I realized one thing. The geographical isolation of that area separates it very much from other parts of the country. It is unfortunate that many of the young people there do not have the opportunity to move, to visit, to exchange with young people in other parts of the country. If they did there would be a new and revitalized realization that we are all in this country together. We built it together. Quebecers have as much ownership of British Columbia and Alberta as other Canadians have in Quebec.

We have travelled a long distance together, not without our difficulties and not without our arguments in the family and so on. But now we have an opportunity to look to the future together and to move on. The destruction of one part of us produces something less in the rest.

With Quebec, with Newfoundland, with the Arctic and all other parts of Canada, we make the greatest distinct society in the world. With all of our differences, but also with all of our common goals, we all want the same things. We want fulfilment in our lives. We want a roof over our heads. We want to be able to have three square meals a day and to be able to raise our children in safety and in confidence. We want to attend the church of our choice or indulge in the religion of our choice without interference, without anyone coming along and saying we cannot do that.

Those are common aspirations of all people in the world. Sometimes they get clouded with history or with the visions of

history or the perceptions of history, sometimes true, sometimes untrue, sometimes twisted.

(1800 )

My first ancestor in this country came from Ireland. He was a Protestant living in the south of Ireland. Talk about being on the wrong side of the railway tracks. The troubles that existed in 1834 continue to assail that land today, in 1996. He made a conscious decision to leave that strife behind him.

He was being terrorized. His cattle were killed. His life was threatened and so on. He left with his wife and five children and came to the wilds of Canada. He lost his wife to cholera on Grosse Isle, a place I hope to visit in a very few weeks.

I have his diary. He made a conscious decision to put the past behind him and to put the old emnities, which have held that country back for hundreds of years, away and come to Canada, a new land where he could find fulfilment and partnership with the people he met.

I make a plea to my friends in the Bloc. The time has come to make a conscious decision to put the past behind, to join hands and to move together because together we are much stronger than pieces separated and scattered. We can do far more as a family, as a team, than we can as strangers.

Quebec is very special to me in many ways. I spent some years in Montreal as a child. Montreal was a thriving city at that time. I was disappointed to see it again and how it has declined.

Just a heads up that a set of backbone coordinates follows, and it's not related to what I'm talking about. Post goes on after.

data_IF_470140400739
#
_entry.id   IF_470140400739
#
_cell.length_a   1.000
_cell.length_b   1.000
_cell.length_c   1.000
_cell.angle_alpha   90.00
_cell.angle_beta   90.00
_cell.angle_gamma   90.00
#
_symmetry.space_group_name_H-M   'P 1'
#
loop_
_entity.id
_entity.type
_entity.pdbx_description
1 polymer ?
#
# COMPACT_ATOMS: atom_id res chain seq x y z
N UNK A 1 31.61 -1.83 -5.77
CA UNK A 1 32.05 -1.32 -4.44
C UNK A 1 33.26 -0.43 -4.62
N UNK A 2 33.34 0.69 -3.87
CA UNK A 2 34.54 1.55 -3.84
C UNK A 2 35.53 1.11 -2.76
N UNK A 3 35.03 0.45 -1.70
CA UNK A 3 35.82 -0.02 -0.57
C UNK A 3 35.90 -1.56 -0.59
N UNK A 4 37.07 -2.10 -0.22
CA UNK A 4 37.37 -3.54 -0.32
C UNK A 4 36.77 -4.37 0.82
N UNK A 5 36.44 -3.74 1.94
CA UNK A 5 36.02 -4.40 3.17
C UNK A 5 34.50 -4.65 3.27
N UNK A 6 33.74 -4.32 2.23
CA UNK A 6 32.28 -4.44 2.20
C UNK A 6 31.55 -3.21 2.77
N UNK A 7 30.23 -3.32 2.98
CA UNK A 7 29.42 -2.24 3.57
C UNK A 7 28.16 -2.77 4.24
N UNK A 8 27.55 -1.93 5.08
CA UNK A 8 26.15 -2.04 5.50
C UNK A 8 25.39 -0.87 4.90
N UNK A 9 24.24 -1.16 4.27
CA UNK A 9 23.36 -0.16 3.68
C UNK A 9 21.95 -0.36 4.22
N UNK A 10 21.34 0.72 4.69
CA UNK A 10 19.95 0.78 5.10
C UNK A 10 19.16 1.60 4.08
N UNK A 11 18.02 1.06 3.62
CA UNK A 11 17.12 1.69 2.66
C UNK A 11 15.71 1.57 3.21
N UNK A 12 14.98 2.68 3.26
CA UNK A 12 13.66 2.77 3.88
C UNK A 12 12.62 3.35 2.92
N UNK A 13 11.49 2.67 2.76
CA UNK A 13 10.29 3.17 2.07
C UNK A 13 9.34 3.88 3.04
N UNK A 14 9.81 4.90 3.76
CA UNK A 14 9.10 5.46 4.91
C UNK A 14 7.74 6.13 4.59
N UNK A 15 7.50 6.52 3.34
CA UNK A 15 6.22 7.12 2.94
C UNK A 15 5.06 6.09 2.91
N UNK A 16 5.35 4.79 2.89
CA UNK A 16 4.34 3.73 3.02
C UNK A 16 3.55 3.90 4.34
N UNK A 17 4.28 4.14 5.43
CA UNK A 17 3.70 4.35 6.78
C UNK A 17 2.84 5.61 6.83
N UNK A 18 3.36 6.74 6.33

We can talk about the politics of blame. We can blame the federal government. We can blame somebody else and all the rest of it. The time has come to make that conscious choice to move ahead. If we do, we can only be the richer for it.


Mr. Roger Pomerleau (Anjou-Rivière-des-Prairies, BQ): Mr. Speaker, I would first like to point out to my colleague, who talks about people with clouded minds, that we should look at Quebec from another angle. I heard my colleague talk about the small country that Quebec would be.

We can compare pare Quebec to other countries in the world, Israel, in particular. Israel is a country with a population of about 3.5 million Jews, without any natural resources, and surrounded by 220 million Arabs. It is 74 times smaller than Quebec. Quebec is not small. People should stop saying that.

I take another example, Singapore. Everyone is trading with Singapore, everyone wants to do business with Singapore. Singapore has a population of about 4 million people, and a total area of 651 square kilometres. It is 2,500 times smaller than Quebec. Let us stop talking about Quebec being small and start talking about


real things. Quebec is one of the largest countries in the world in terms of its territory.

Second, some people talk about isolation. They would like to build a fence around Quebec. Every time we talk about making Quebec a sovereign country, they say we want to cut ourselves off. I would like to quote from an article published quite recently in the economic section of La Presse, on February 5, 1996. What I am going to quote was written by an American university professor, Kenneth Holland. This article appeared in Quebec Studies and was done at the University of Memphis, in Tennessee. He is not a member of the Parti Quebecois or the Bloc Quebecois.